Seeing God In Nature: Volcanos

Neal Pollard

As we received word of the volcanic eruption near Guatemala City, Guatemala, yesterday, where Bear Valley Bible Institute has had an extension school for several years, we were reminded of the omnipotence of God. The power God displays through nature and His creation reveal how such a powerful effect reveals an even more powerful cause. Volcanic activity for which there is no recorded history, like at Yellowstone, Deccan Plateau, and Santorini, stand alongside several we do know about. Perhaps Pompeii or Mt. Saint Helens is most infamous, but the Mount Tambora volcano in Indonesia has been called the most explosive and deadly for which there is historical recounting. Mount Tambora’s eruption began on April 5, 1815, and the mountain blew apart on the evening of April 10th. “The blast, pyroclastic flows, and tsunamis that followed killed at least 10,000 islanders and destroyed the homes of 35,000 more” (britannica.com). It went from being a mountain 14,000 feet high to being a caldera (a crater) 3.7 miles across. Its effects were intense and global. It shot megatons of material into the atmosphere, preventing so much sunlight from reaching the earth’s surface that 80,000 more Indonesians died from famine and disease. The earth’s average temperature was reduced over five degrees. Western Europe and eastern North America experienced heavy snow and killing frost in June, July, and August, causing “crop failures and starvation in those regions, and the year 1816 was called the ‘year without a summer’” (ibid.).

Volcanos are so awesome and powerful that they evoke a strong response from us. They illustrate several things of a spiritual nature. As noted above, they are demonstrations of an all-powerful God. So often, they erupt without specific warning. There may have been tremors and signs for years, but nothing out of the ordinary. Then, too rapidly for many to escape, the cataclysmic occurs. It is a testimony of good that comes from tragedy, too. The Department of Geosciences at Oregon State University reminds us that volcanic soil is very rich and conducive to a dramatic agricultural comeback following these geological events (volcano.oregonstate,edu). These events should help remind us of a truth Bible writers like Peter teach us, that “…the day of the Lord will come like a thief, in which the heavens will pass away with a roar and the elements will be destroyed with intense heat, and the earth and its works will be burned up. Since all these things are to be destroyed in this way, what sort of people ought you to be in holy conduct and godliness, looking for and hastening the coming of the day of God, because of which the heavens will be destroyed by burning, and the elements will melt with intense heat!” (2 Pet. 3:10-12).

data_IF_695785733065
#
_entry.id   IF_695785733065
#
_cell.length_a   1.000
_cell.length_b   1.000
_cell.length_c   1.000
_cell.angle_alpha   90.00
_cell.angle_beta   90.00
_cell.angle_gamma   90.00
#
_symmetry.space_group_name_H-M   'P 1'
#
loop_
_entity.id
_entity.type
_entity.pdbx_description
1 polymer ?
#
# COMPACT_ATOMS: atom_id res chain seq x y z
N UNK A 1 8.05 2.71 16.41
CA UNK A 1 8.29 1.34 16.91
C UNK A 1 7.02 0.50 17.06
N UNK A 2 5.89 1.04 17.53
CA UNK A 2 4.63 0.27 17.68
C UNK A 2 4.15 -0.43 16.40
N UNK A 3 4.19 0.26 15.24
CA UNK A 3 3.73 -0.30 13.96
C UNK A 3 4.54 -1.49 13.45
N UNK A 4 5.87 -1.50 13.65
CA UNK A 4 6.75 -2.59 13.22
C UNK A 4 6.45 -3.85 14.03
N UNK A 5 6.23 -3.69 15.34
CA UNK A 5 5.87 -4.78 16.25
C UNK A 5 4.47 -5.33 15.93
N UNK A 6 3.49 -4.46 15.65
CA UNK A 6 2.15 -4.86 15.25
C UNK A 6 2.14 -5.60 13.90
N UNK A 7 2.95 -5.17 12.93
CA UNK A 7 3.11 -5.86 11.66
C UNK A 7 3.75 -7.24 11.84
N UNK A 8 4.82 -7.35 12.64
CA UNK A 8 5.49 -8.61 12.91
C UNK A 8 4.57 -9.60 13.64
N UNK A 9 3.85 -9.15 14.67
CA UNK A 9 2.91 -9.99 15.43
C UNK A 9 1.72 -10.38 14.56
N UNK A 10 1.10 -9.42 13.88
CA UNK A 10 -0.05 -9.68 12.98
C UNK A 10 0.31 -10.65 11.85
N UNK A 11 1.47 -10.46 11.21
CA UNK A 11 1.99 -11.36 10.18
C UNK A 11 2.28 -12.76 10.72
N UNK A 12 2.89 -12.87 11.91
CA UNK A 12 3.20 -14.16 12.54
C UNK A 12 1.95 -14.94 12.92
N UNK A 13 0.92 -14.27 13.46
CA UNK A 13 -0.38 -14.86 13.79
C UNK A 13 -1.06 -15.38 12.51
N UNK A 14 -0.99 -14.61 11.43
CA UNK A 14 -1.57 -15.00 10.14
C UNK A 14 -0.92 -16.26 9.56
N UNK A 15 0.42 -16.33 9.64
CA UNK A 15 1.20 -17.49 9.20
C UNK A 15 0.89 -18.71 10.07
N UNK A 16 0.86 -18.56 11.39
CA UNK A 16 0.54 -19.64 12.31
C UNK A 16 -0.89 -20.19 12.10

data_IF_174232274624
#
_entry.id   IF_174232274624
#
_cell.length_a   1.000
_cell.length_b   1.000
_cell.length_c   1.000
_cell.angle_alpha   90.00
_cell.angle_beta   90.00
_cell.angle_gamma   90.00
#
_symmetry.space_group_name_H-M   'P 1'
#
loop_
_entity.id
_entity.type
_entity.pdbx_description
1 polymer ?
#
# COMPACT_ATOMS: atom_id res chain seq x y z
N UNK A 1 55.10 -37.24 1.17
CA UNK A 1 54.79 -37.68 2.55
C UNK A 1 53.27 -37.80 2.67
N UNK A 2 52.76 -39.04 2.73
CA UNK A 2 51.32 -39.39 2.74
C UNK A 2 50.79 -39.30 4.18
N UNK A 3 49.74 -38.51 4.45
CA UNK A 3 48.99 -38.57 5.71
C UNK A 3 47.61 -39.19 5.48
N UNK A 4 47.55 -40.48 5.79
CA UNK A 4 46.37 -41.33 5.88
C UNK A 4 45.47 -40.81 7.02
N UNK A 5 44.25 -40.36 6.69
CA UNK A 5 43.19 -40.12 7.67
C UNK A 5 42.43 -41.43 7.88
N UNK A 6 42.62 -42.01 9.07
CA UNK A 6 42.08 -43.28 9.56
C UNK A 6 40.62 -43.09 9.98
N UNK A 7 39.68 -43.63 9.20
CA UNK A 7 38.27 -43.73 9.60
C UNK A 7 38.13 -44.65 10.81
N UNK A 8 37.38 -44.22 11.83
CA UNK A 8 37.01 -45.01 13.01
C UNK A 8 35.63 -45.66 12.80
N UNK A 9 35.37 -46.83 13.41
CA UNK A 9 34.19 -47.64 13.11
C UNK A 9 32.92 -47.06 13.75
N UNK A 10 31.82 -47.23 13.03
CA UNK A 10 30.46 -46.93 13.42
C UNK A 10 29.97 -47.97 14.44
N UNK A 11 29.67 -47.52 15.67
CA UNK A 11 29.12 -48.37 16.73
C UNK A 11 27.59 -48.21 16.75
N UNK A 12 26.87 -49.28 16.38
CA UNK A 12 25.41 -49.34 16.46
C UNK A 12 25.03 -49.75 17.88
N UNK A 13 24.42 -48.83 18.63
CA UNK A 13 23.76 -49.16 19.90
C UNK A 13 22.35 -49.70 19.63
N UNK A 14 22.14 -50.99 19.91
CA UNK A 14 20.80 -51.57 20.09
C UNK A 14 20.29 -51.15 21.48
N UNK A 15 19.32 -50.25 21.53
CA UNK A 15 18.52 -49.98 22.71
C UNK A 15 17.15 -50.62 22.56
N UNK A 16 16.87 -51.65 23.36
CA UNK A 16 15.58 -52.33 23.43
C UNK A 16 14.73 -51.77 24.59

Please pray for our brethren in Guatemala and for the hearts of all men outside of Christ, that they might come to a saving knowledge of the truth before it is eternally too late. May the evidence gleaned from places like nature, including volcanic events, persuade mankind of the reality and power of God. So persuaded, perhaps their hearts will be open to learning more about Who this God is as we share the revelation of Him as found in His Word!

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Mount Tambora caldera

Paul’s Portrait Of God For Timothy

Neal Pollard

Devoting himself to a theme of godliness in writing his spiritual son, Timothy, Paul writes to encourage him to teach godliness to people who enjoy financial prosperity (1 Tim. 6:3-10, 17-19). Part of his instruction is to point rich Christians (the case can easily be made that American Christians qualify as this in nearly all instances and many preachers in foreign lands on U.S. support do, too, among their fellow natives) to where the truest treasures lay. Along with encouraging righteous behavior, Paul points to God. He gives life to all things (13). Paul also points to Christ Jesus, who is faithful (14) and who is coming again (14) to give “life indeed” in “the future” (19). Certainly, as Christ is divine, this picture describes Him, though it is obvious this is a portrait of God. He depicts God as:

  • Privileged—“Blessed” (15)
  • Particular—“Only” (15); “Alone” (16)
  • Predominant—“Sovereign” (15)
  • Preeminent—“King of kings and Lord of lords” (15); “Whom no man has seen or can see” (16)
  • Possessor—“Possesses immortality” (16)
  • Phenomenal—“Dwells in unapproachable light” (16)
  • Praiseworthy—“To Him be honor and eternal dominion!” (16)

Why would Paul remind a preacher (or have a preacher remind Christians) about who God is? As we see in the second letter to this young man, motivation is vital! What keeps me serving God when life is difficult? When the world around me ignores Him, mocks Him, rebels against Him, blasphemes Him, and dismisses Him, I need to serve and glorify Him. What will help me do that? I need to see Him for what He truly is! So Paul pulls out a series of superlatives to drive home the point, “How great is our God!” 

In a world full of ungodliness, of “worldly and empty chatter and the opposing arguments of what is falsely called ‘knowledge’” (20), we must be on “guard.” Nothing clarifies the task better than intently focusing on the nature of God. He provides (1:4), He is (1:17), He saves (2:4; 4:10), He is one (2:5), He lives and rules (3:15;4:10), He created (4:3-4), and He sees (5:21). What motivation!

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